The specter of rising interest rates and the damage they will do to portfolio values is weighing heavily on the minds of bond fund managers and probably many advisors as well. The fear is that they have not educated their clients sufficiently about the inverse relationship between interest rates and bond prices. If rates rise as predicted over the next six months, falling portfolio values may generate irate phone calls from clients who thought bonds were much less volatile than stocks and therefore much less risky. To the extent that bond vendors or advisors have oversold bonds as safe investments, they deserve those irate phone calls and corresponding loss of confidence.
Blind allegiance to modern portfolio theory can lead even well-meaning advisors into the untenable position that bond investments are safe because they are less volatile. Putting a client into 40% bond funds because that is what everyone else is doing is not a good way to do business. Nor is it a good way to help clients get the most from their bonds.
The truth is that there is no way to immunize the value of a bond portfolio from changes in interest rates. When rates rise, values fall. So the question becomes, how best to work around this inherent reality?
The solution lies in moving the focus to the principle advantage that bonds bring to the table as financial instruments: predictability. The cash will flow from the coupon interest and redemptions, fixed for the life of the bond.
When the client is a retiree making withdrawals, the cash flow needs are obvious. Setting up a ladder of individual bonds so that the coupon interest and redemptions match the withdrawals when the bonds are held to maturity renders the intervening values meaningless. The value of the portfolio itself is not immunized, but the cash flow stream is. By simply changing the focus from portfolio values to cash flows, the fear of rising rates disappears. The risk of holding bonds is nullified where it counts.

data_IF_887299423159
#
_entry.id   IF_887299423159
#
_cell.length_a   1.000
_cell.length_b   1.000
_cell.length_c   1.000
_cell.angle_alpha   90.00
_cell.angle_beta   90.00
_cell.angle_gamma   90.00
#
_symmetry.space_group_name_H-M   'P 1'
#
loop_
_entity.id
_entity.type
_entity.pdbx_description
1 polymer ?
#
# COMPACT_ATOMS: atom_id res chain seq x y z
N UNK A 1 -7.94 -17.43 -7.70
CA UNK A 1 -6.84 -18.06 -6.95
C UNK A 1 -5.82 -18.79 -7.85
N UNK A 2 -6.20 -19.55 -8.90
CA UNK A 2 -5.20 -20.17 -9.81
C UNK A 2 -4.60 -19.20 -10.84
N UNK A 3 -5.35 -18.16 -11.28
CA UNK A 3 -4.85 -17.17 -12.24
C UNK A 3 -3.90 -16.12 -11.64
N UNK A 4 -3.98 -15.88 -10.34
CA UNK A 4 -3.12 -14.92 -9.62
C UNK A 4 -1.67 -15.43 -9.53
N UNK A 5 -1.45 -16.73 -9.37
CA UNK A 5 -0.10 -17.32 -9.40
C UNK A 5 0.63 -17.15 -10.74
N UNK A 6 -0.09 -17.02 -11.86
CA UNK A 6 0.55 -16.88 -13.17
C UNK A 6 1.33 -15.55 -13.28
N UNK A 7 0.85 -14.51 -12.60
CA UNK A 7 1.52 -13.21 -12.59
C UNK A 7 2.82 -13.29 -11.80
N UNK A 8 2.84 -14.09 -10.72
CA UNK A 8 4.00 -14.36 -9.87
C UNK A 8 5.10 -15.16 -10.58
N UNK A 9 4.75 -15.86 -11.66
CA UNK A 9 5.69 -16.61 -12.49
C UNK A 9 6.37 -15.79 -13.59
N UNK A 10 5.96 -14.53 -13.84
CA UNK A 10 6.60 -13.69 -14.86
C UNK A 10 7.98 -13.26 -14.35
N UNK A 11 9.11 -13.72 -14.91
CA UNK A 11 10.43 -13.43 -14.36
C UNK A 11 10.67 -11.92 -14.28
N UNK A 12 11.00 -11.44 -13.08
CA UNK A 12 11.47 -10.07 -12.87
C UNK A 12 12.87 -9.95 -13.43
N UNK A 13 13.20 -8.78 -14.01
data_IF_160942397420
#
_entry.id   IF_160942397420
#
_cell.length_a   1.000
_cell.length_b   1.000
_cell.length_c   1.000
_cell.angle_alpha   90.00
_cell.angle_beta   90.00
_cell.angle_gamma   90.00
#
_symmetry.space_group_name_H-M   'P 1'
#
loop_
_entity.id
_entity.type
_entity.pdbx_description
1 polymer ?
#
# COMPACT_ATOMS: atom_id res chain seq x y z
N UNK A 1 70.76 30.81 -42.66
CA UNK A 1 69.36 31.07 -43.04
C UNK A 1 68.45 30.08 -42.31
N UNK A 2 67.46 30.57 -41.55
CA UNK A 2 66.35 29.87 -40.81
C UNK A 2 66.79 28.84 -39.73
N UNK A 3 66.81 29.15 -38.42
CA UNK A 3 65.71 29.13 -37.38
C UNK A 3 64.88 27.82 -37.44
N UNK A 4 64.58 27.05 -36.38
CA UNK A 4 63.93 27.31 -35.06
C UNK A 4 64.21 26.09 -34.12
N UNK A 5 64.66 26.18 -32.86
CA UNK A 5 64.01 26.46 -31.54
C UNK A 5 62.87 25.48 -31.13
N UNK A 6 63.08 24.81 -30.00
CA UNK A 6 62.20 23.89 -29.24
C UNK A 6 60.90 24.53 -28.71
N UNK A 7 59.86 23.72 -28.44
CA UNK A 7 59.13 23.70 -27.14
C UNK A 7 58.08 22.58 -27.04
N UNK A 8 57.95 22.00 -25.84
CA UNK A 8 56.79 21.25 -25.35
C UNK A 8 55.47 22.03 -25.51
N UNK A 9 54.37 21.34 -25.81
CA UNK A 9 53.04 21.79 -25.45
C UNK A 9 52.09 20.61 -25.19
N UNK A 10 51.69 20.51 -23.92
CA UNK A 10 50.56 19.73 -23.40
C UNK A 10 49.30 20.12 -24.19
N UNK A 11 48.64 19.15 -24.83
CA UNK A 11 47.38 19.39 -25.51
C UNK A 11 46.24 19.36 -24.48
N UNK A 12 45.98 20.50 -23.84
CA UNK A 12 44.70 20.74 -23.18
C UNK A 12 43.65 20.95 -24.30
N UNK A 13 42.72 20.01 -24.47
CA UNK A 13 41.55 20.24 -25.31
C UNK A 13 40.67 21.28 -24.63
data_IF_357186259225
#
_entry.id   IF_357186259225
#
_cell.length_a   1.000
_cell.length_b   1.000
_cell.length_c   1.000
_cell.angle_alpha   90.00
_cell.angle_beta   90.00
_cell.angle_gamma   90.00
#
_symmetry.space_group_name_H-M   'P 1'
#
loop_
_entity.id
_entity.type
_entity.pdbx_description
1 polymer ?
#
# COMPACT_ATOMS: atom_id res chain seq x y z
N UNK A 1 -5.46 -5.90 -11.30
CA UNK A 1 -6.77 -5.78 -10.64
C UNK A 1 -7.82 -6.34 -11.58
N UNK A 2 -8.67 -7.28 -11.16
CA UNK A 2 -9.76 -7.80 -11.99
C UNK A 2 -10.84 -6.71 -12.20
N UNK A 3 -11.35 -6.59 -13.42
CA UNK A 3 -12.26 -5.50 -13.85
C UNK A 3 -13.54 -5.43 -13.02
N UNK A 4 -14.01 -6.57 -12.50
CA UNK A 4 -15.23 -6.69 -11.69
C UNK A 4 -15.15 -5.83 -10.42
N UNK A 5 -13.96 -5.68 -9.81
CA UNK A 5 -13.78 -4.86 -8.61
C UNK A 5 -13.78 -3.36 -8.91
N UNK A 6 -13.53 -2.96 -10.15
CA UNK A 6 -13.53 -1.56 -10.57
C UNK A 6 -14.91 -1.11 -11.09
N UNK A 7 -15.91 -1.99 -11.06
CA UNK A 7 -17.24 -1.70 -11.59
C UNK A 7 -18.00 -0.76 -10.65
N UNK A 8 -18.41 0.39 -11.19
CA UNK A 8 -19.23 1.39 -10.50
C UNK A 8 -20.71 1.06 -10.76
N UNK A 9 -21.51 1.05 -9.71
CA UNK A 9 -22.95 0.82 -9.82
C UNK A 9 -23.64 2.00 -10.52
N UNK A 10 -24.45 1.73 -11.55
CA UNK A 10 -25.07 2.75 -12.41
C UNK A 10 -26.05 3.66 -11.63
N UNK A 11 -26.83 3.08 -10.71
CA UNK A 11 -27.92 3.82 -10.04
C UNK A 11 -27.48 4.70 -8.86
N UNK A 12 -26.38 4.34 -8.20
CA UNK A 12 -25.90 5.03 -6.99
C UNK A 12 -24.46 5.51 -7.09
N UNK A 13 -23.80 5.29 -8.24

In fact, for retirees following a dedicated bond ladder strategy, rising yields are a welcome sight. The cost of bonds to supply the income stream will be cheaper. A recent analysis showed that an 8-year income stream starting in 2011 at $50,000 in today’s dollars and growing at 3% per year for inflation would cost about $400,000 (the portfolio consisted of CD’s for 2011-13, TIPS for 2014-18). If rates rose 2%, the cost of this portfolio would drop to about $370,000, or 8% less.
By shifting the conversation from portfolio values to dedicated cash flows, worries about the impact of rising rates goes away, or at least is cast in a much better light. Clever advisors can take advantage of the benefits of dedicated portfolios to calm the fears of their squeamish clients.
US CREDIT WATCH, From Tom Sowanick, chief investment officer, OmniVest
The resolution of the Greek crisis pushed credit default swaps down from a recent high of 321 basis points to close last week at 292.6 basis points. It is interesting to observe that credit default swaps on US Treasury debt rose from 37.6 basis points to 42.9 basis points last week. Another development that should be watched is the inversion of 10-year swap rates to 10-year Treasury yields. Typically, Treasury yields rest comfortably below equal maturity swap rates. However, in the past week, 10-year Treasury yields have risen above swap rates (inversion). The inversion may be due to quarter-end funding pressures or corporate bond issuance. An alternative explanation could be the market’s realization that the credit quality of the US Treasury market is deteriorating on global basis. It is premature to rely heavily on information derived from credit default swaps; nonetheless, these spreads need to be followed.
Monday, March 29: February Personal Income and Expenditures
Tuesday, March 30: January S&P/Case-Shiller Housing Price Index; March Consumer Confidence; March State St. Investor Confidence; March Farm Prices
Wednesday, March 31: Mortgage Applications (weekly); February ADP Employment Report; February Factory Orders
Thursday, April 1: March Domestic Auto Sales; March Challenger Job-Cut Report; March ISM Manufacturing Index; February Construction Spending
Friday, April 2: March Employment Situation